# Using Taylor(Maclaurin) expansions at infinity

To the best of my knowledge, we usually say that the expansion is most accurate around the expansion point (say, around $$x=0$$ in the case of the Maclaurin series).

I know the question is most likely stupid, but I often notice that the Taylor series is often used when working with infinite series where $$n \to \infty$$ and we are not in the neighborhood of the expansion point. What is the formal explanation to why we can safely do this without worrying about the accuracy etc. ?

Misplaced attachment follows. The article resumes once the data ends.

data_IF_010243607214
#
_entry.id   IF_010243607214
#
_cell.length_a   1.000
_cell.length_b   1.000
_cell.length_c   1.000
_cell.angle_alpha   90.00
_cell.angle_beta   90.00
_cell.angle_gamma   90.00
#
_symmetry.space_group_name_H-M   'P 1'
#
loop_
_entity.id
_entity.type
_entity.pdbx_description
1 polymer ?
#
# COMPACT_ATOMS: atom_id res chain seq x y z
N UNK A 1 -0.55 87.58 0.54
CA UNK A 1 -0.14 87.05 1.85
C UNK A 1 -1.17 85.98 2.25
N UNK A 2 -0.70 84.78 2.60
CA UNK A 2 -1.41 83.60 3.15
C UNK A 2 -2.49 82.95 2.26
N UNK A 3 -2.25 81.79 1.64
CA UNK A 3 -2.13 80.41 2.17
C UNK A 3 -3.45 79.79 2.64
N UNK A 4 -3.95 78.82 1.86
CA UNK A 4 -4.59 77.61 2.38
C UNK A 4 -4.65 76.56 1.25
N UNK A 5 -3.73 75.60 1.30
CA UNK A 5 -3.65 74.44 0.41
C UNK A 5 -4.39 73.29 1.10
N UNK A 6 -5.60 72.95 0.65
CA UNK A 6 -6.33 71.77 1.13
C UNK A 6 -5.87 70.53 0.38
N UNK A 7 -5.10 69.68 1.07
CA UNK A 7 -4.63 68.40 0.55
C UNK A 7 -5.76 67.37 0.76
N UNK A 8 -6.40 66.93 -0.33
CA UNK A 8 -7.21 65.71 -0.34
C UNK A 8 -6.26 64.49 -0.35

## 1 Answer

We can only use a Taylor series to approximate a function within its "radius of convergence", which is the values of $$x$$ where the Taylor series actually approximates the function. So, we could only use the Taylor series at a "neighborhood of the expansion point", as you say, if it's within the radius of convergence.

This is why you can use the Taylor series for $$\sin x$$ and $$e^x$$ for any $$x$$ (since their radii of convergence include all of $$\mathbb{R}$$) but not for the series expansion of $$\frac{1}{x^2+1}$$, whose radius of convergence only includes $$(-1,1)$$.